Illegal immigrants ‘paid up to €20,000’ for Dublin Airport scam

Three men, including two Aer Lingus staff, due in court over alleged people-smuggling

Three men, including two Aer Lingus employees, have been arrested in connection with alleged immigration offences at Dublin Airport.

Three men, including two Aer Lingus employees, have been arrested in connection with alleged immigration offences at Dublin Airport.


Gardaí believe fees of up to €20,000 were paid by people smuggled into Ireland by an international crime syndicate suspected of exploiting security at Dublin Airport.

In an apparently embarrassing breach at the airport, it is believed people who had paid to be smuggled into Ireland disembarked flights and bypassed immigration and security checks with the co-operation of a small number of staff.

Investigations are continuing to pinpoint the exact modus operandi of the scam but gardaí believe those being smuggled were disguised as staff members by wearing hi-vis vests and branded clothing worn by workers.

Once kitted out in attire that enabled them to mix with staff unnoticed, they were taken from airside to landside, effectively entering the State by staff routes on the airport campus which bypass immigration and customs checkpoints.

Gardaí believe the people being smuggled could have been driven landside by members of staff with access to vehicles.

They also suspect that at least some of those who were smuggled were accompanied by escorts who guided them to pick-up points immediately on landing to facilitate their bypassing of immigration checks.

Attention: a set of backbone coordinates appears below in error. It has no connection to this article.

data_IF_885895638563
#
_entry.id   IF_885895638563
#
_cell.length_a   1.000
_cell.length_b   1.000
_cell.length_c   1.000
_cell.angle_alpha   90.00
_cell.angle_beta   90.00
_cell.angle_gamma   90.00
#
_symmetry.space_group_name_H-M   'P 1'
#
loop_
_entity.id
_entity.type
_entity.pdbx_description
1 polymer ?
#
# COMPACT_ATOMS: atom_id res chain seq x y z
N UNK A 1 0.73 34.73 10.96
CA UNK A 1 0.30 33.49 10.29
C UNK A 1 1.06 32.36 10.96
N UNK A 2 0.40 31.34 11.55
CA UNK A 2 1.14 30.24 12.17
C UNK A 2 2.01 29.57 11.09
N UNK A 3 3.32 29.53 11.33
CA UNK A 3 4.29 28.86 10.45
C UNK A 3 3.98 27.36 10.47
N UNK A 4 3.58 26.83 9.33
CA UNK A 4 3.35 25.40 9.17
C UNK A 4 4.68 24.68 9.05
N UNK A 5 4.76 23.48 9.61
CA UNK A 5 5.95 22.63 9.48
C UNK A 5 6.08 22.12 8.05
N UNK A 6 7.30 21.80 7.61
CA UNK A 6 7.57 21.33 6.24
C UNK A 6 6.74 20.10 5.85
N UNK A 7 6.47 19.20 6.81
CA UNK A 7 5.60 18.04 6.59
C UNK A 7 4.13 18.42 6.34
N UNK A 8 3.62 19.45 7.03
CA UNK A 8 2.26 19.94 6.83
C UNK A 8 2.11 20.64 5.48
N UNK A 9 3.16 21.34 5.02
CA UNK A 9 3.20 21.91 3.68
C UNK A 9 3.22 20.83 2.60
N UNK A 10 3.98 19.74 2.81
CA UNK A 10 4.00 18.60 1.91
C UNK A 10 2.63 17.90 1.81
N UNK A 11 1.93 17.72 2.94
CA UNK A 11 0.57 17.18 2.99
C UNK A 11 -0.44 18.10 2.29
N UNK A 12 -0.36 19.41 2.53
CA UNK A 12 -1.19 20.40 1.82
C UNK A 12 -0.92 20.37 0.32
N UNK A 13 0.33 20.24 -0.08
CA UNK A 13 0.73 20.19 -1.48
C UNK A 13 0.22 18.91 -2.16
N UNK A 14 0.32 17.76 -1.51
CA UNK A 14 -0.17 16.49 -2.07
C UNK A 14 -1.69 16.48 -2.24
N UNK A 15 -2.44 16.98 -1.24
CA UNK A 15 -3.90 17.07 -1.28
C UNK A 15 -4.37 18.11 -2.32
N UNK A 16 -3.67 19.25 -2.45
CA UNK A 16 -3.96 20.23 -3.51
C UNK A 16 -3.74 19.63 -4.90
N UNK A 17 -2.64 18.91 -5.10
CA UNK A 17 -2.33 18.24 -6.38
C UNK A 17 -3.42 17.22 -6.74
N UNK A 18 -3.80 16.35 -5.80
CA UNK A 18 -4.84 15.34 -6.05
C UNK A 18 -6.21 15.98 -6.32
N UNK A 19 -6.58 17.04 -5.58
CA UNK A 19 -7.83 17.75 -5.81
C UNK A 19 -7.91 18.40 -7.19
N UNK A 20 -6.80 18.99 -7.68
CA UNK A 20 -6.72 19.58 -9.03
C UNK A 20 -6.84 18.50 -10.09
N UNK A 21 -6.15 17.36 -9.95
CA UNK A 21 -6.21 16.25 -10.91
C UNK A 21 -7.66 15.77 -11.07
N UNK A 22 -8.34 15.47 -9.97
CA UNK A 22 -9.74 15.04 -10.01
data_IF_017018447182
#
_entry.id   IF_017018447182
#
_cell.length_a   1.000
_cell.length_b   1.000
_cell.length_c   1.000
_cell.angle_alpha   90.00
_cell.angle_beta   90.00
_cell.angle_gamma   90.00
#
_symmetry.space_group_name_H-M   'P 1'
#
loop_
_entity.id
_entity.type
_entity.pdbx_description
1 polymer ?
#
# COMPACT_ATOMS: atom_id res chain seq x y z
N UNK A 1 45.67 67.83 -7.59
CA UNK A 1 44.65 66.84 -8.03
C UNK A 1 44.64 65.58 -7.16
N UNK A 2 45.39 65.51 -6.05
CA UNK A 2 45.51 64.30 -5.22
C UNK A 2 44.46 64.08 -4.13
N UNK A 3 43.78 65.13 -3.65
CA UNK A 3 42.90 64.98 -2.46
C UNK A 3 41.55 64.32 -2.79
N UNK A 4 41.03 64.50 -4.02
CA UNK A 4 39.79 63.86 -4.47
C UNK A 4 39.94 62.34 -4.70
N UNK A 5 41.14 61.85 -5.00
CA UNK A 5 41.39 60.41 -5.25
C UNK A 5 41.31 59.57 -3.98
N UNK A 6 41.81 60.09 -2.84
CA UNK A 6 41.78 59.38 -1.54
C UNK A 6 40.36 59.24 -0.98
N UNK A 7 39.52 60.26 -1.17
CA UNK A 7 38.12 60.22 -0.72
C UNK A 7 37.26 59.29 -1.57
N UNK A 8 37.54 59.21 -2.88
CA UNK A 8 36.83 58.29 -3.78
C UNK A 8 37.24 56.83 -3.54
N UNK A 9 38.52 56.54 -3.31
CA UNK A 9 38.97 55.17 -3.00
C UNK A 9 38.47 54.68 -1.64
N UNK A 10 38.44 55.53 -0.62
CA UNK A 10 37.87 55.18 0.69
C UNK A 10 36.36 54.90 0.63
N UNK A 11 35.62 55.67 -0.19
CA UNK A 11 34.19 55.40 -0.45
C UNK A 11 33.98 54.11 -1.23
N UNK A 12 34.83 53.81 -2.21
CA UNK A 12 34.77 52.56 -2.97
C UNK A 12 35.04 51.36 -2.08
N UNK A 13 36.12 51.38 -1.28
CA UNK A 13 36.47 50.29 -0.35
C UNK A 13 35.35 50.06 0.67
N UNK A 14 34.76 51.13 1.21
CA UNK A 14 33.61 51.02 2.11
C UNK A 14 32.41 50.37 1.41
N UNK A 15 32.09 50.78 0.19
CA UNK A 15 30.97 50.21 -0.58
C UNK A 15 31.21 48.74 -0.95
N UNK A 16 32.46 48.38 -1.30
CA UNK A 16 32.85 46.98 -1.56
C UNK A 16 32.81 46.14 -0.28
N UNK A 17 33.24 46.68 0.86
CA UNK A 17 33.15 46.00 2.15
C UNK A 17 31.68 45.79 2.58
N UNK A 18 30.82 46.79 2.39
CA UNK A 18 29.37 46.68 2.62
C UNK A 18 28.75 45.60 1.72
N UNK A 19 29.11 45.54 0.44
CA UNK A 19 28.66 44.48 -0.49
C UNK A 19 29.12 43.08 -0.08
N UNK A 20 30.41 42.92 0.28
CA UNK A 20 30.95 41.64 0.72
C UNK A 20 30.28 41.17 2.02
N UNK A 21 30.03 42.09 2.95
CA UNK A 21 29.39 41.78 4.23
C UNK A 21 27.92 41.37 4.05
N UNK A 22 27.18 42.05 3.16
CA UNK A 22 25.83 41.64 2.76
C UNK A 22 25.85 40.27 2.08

Three men arrested at the airport on Sunday were being detained at Ballymun and Coolock Garda stations.

Aged 61, 56 and 28, they are due to appear at Dublin District Court today charged with immigration offences.

Gardaí anticipate further arrests in Ireland in connection with the scam.

Assistant commissioner John O’Driscoll said “significant co-operation” was being offered from Aer Lingus as well as the Dublin Airport Authority.

Of the three men arrested, two are Aer Lingus employees, and the other is a suspected illegal immigrant.

Gardaí believe a Chinese national was part of the scam which they fear has been ongoing for some time, perhaps for many years, undetected.

Garda sources said a review of security at the airport and at other airports and ports would now be required and that the movement of staff around such facilities may become much more restricted.

“The important thing now is that we caught it; this is going on a while and we have been working on it for a long period and we believe we have discovered something very significant,” said one source.

Bogus agency

A suspected bogus travel agency in Rome is being investigated for offering logistical support to the scam.

The Garda National Immigration Bureau and the Irish Naturalisation and Immigration Service worked together on the investigation, which was trying to determine if properties linked to the suspects may have been used as safe houses or transit points.

However, some sources believed that once the people were brought into the country after posing as ground staff the “smuggling transaction” would be completed in most cases.

There are concerns that the illegal smuggling of people may not have been the only reason for the scam, with gardaí fearful that drugs, large sums of cash and firearms may have been brought into the country.

However, that had yet to be established and the Garda said it remained unclear whether people had been smuggled in for exploitation purposes – specifically for forced labour or the sex trade.

In recent month, British authorities expressed concern that security at entry points into the Republic was not sufficiently robust.